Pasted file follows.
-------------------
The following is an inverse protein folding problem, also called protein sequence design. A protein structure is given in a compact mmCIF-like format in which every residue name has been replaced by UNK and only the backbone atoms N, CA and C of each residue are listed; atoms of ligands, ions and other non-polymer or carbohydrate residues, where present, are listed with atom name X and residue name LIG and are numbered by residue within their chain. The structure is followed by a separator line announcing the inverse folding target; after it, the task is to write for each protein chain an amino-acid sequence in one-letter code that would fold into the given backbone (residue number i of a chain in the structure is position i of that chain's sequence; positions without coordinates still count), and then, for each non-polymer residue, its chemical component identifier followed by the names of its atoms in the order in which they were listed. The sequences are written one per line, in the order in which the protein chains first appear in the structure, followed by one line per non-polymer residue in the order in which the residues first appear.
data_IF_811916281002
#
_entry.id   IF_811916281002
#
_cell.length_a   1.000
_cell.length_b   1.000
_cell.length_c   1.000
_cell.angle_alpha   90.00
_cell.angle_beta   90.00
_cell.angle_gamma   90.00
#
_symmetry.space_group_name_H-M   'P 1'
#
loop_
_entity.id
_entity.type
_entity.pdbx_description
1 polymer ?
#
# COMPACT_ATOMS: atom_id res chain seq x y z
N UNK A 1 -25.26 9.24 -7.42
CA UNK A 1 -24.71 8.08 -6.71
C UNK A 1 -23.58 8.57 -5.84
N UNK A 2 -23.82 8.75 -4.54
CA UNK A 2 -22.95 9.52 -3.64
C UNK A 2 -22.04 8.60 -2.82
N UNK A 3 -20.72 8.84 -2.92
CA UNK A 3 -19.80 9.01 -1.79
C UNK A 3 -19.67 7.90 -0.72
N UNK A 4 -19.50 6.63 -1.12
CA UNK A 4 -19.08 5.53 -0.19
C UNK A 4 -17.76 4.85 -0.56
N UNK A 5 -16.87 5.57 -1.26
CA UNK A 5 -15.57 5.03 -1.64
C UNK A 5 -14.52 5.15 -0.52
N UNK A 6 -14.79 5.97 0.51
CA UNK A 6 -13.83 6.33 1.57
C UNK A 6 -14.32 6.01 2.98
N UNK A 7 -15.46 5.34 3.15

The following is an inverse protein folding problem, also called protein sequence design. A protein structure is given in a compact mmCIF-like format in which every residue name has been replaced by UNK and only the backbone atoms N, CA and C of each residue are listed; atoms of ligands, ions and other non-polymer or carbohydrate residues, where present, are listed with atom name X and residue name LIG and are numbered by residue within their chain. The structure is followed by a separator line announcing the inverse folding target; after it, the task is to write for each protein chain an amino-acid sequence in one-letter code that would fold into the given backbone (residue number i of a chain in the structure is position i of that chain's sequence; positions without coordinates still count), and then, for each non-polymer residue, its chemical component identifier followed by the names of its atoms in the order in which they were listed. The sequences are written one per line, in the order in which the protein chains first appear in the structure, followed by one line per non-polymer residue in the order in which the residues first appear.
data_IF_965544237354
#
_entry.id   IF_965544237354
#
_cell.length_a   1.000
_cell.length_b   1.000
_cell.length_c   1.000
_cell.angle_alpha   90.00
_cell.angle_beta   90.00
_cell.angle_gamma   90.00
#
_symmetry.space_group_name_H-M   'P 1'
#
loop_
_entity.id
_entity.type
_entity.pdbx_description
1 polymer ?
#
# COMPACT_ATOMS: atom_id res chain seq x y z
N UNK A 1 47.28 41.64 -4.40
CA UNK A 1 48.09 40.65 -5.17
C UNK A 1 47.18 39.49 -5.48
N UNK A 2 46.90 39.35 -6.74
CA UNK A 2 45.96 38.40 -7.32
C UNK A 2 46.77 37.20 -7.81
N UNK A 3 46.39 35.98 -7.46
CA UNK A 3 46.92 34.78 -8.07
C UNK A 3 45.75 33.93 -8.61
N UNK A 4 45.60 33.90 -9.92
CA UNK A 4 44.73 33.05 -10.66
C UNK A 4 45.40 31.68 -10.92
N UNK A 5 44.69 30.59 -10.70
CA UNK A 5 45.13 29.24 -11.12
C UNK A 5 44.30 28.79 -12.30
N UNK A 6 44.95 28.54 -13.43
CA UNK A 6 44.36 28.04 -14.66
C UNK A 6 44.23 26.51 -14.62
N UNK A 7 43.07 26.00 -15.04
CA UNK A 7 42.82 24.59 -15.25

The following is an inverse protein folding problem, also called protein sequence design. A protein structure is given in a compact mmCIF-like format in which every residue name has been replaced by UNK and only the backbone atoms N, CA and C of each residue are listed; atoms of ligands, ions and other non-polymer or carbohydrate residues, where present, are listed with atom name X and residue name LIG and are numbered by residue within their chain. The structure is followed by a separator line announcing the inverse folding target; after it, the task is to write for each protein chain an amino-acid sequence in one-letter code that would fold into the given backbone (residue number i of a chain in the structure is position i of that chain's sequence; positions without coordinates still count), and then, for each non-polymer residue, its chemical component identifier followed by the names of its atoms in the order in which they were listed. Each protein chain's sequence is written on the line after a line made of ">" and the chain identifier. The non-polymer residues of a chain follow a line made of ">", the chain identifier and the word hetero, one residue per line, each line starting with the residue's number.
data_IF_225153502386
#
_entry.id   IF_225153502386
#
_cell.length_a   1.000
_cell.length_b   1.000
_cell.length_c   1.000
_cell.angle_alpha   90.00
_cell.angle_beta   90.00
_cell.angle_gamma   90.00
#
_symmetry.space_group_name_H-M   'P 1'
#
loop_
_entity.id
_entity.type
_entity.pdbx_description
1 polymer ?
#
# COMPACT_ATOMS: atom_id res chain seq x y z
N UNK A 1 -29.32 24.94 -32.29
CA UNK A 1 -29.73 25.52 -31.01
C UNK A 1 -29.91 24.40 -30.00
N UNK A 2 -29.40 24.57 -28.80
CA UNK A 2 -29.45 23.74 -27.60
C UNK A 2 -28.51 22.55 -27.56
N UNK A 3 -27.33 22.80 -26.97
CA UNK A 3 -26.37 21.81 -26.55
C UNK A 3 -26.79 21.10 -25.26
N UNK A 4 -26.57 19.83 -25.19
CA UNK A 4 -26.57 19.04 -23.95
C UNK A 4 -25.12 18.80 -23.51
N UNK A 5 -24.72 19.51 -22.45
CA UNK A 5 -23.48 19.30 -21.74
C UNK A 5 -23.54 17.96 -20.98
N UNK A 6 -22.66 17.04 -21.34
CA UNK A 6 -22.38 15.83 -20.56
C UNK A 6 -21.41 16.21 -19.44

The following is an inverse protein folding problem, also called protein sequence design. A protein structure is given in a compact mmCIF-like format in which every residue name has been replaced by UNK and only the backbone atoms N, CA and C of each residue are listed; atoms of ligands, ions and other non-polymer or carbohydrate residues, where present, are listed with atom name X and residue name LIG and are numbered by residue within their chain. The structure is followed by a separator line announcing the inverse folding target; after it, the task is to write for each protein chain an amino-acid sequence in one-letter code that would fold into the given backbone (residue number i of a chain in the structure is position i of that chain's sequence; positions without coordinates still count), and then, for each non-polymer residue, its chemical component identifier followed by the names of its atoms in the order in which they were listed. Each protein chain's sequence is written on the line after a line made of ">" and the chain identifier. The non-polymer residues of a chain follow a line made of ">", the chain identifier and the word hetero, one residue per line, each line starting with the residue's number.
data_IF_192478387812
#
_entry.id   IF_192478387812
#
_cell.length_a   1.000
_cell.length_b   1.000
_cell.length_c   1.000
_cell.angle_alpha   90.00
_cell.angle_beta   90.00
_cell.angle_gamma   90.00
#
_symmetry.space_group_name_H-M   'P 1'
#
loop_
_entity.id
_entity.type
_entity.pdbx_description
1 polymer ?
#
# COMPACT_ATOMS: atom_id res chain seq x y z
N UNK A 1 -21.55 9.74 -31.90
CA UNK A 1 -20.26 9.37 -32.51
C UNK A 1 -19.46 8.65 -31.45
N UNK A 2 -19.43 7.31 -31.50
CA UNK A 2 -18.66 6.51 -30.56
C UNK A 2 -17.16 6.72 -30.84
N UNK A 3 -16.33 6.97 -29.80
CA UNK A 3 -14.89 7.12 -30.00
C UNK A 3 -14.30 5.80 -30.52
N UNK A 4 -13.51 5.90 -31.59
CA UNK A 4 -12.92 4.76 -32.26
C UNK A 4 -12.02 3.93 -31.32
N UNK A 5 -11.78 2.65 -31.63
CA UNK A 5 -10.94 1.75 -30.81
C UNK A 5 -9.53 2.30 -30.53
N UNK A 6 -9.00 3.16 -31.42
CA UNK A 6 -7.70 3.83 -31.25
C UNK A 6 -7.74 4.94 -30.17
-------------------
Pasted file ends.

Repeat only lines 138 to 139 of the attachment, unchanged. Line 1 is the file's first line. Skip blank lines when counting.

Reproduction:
_entity.pdbx_description
1 polymer ?